Archive for the Fun Category

The Cycle of Alts

Posted in Fun, Guides, News on October 1, 2012 by Natarumah

The content added during Mists of Pandaria is already staggering. Even in the starting zone people mill in confusion, while the quests attempt to guide them into the storyline in an orderly fashion. But it’s all nice and good when you try to rush your main to 90 – after that you have an even longer road ahead. You will need to grind reputation with factions – to allow you to grind reputation with other factions. This return to the old TBC model of reputation as the main precursor to raids does have a rather unsettling side effect, namely that you will find yourself actually running out of progress, normally filled in by levelling alts.

That said, the content is much more focused on lore and your character’s role – it allows less for alts. In fact, leveling an alt in Pandaria will be much more of a chore than in Wrath or TBC before. So in the light of most people reaching or approaching level 90, a few tips on how Alts can make your day better.

Levelling alts

The best advice is to get through the starting sequence in Pandaria and then ride on to Halfhill in the Valley of Four Winds. The ride there is with very little danger for a level 85 character, and it gives plenty herbing and mining opportunities if you are so inclined. With the many creatures being killed there daily, skinners will also find it a lovely place to visit. You will find an adventuring gear vendor here (Grummel with a big pack) who can sell some good stuff. After you are done here, you can fly back to the starting zone with better preparation.

If your cooking is not up to scratch, this place allows you to quickly level cooking through “Pandaren Cooking”, where you get specific recipes using Pandaria ingredients to level quickly. A lot can simply be bought at the trainer, for the rest you will either need Ironpaw tokens or materials sent in from other characters or the AH.

Do the starting quests for the farm, and make sure you plant stuff there daily for use in cooking. Now, the trick is that the dailies for the tillers do not actually appear until level 90 – but this place is a good spot to put your hearthstone. And, even if you decide not to level through questing, you can easily use it as a home base while running random dungeons or battlegrounds. If you keep any alts here that you don’t plan on levelling yet, you ensure a steady stream of ingredients for your main’s cooking – and trust me, you will need a lot of them. Once they do level to 90, you can farm crops daily for about 200 rep a day – plus whatever daily quests you do. Once you get to revered, you can start farming special crops. This means that every character you get to level 90 can potentially have 16 farming slots, each with a plant that provides 1 or more pieces of cloth, leather, herb or ore. Even enchanting mats or Harmony can be farmed this way.

This will severely relax the need for farming alts (except that they will be farming literally of course), allowing you to sustain yourself with what comes off the farm. This also means less time spent running after resources, which are then available for people levelling who need them. This also means that the Cross Realm Zones will affect us less, again. Winning all around, but it takes some effort to get the engine running.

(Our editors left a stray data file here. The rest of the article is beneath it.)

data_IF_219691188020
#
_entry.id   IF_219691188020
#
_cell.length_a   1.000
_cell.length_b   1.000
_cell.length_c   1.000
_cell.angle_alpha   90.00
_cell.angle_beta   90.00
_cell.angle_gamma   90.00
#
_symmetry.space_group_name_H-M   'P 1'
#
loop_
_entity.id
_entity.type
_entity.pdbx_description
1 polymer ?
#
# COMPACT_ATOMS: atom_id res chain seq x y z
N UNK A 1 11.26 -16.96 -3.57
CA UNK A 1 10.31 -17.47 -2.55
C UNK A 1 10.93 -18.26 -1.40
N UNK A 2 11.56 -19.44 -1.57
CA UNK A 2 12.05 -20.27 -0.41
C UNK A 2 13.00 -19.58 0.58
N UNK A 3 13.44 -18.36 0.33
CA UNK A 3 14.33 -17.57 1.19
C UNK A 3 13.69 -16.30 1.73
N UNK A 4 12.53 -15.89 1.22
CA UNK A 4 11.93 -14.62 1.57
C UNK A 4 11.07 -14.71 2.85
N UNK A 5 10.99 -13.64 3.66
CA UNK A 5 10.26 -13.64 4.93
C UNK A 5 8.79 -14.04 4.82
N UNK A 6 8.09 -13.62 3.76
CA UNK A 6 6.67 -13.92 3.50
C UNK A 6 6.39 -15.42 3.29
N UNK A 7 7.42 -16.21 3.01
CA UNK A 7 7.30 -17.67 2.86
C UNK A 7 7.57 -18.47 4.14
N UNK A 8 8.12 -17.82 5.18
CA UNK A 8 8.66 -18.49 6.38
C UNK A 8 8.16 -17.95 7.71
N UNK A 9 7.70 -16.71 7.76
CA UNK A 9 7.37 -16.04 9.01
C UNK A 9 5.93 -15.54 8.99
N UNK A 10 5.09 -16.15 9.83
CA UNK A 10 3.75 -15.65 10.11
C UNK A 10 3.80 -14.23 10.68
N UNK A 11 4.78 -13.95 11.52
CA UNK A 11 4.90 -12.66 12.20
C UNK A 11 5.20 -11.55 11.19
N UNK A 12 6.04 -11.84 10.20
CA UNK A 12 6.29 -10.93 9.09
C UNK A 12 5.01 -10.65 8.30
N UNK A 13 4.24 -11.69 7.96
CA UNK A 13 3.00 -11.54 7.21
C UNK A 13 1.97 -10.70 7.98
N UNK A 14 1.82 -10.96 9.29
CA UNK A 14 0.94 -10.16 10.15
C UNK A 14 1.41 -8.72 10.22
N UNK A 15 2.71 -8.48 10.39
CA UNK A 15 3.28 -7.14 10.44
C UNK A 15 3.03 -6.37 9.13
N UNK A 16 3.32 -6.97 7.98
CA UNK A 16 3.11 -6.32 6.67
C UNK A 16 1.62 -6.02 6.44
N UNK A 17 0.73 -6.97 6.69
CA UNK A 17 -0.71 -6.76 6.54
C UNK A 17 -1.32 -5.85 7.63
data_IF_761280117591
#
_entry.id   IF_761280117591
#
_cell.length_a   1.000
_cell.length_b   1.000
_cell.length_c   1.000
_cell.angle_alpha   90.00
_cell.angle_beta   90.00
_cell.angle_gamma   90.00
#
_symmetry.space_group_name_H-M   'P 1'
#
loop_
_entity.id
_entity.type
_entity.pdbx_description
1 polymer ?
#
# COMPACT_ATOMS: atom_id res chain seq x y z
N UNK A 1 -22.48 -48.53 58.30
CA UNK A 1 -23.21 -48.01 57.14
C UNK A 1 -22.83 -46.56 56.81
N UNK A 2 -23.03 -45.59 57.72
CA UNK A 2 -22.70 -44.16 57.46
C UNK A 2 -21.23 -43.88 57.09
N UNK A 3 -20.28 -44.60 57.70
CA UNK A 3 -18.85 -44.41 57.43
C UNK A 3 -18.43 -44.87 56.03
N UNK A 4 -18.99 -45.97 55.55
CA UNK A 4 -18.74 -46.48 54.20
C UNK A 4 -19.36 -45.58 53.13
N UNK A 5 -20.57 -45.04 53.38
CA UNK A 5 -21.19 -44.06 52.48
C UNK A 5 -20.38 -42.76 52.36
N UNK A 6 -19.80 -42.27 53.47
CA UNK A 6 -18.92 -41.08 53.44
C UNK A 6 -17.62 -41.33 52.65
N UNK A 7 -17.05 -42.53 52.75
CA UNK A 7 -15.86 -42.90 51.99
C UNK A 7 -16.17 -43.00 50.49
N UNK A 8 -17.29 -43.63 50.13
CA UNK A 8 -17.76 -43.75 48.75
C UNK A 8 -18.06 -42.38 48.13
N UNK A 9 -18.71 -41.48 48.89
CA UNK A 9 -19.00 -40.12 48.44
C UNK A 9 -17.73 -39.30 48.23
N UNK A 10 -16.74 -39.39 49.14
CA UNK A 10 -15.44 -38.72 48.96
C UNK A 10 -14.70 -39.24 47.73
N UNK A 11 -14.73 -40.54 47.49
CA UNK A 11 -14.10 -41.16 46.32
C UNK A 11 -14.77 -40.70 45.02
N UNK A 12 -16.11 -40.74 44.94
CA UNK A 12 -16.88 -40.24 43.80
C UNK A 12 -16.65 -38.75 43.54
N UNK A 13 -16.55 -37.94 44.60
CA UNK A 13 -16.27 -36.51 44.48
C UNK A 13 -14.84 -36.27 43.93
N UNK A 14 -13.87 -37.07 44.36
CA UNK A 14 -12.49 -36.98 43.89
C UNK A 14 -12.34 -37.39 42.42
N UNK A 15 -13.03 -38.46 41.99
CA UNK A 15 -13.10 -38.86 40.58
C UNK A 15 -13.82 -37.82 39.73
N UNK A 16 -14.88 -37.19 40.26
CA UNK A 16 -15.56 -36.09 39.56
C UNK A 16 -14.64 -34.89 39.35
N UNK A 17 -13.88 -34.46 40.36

Reputations for alts

Lorewalkers, Anglers and the Order of the Cloud Serpent reputation is either less important for alts, or is simply very hard to do without a flying mount. In such cases, only go for these reputations on alts where you feel you must have access to the items they provide. If you want to have a permanent fishing/hunting alt, specifically for providing fish and meat for cooking, then feel free to go for the Anglers reputation.

Black Marketeering

The Black Market is a pretty dangerous place to get to, but if you manage to get an alt there (bonus points if it is a Warlock) and your friends put an alt here as well, you can have a quick summoning stone relay to get mains in to place a bid on items at the right time. Not many people actually come here, some don’t know and many don’t have the money for it. But if you want early access to epics, this place offers an opportunity.

The alts here can be used to check what’s on sale as well, and using a guild form or guild message of the day to report what is for sale will make your guild respond a lot more efficiently to the stock.

Old materials

Right now the Auction House is flooded with low-level materials brought in by levelling Pandaren and Monk characters. New tradeskills being levelled creates demand, meaning prices are outrageous for the TBC and Wrath materials. This is a good stock to cash in on now. Starting materials will quickly stabilize, and Cataclysm materials are in great supply (leftovers), but might rise in a week or two.

Note that the Cata inks are still used to trade in for lower level inks in Stormwind – if you have a scribe make sure to use the cheaper herbs and whatever stores you have left to trade them in for glyphs to sell.

If you have alts running dungeons and have no use for the Justice Points, they can still be used to buy Cataclysm grade materials for a modest profit or levelling an alts’ professions.

Gearing Alts

Alts that managed to hit 90 can be very quickly geared. Level 90 quests and normal dungeons equal the new Justice Points gear, while heroics equal the new Valor Points gear. This means that every option is open to get yourself up to snuff. In fact, many people are currently using the PvP crafted sets to gain their last few skill points in Blacksmithing, Leathworking and Tailoring, and their prices are dropping steadily.

These PvP items are cheap to make, meaning that they are a quick avenue to meeting the iLevel for Heroics. In fact, because PvP sets take up a lesser amount of item budget, PvP gear is almost as good as the PvE gear of the same iLevel. This is good news for newly dinged 90s.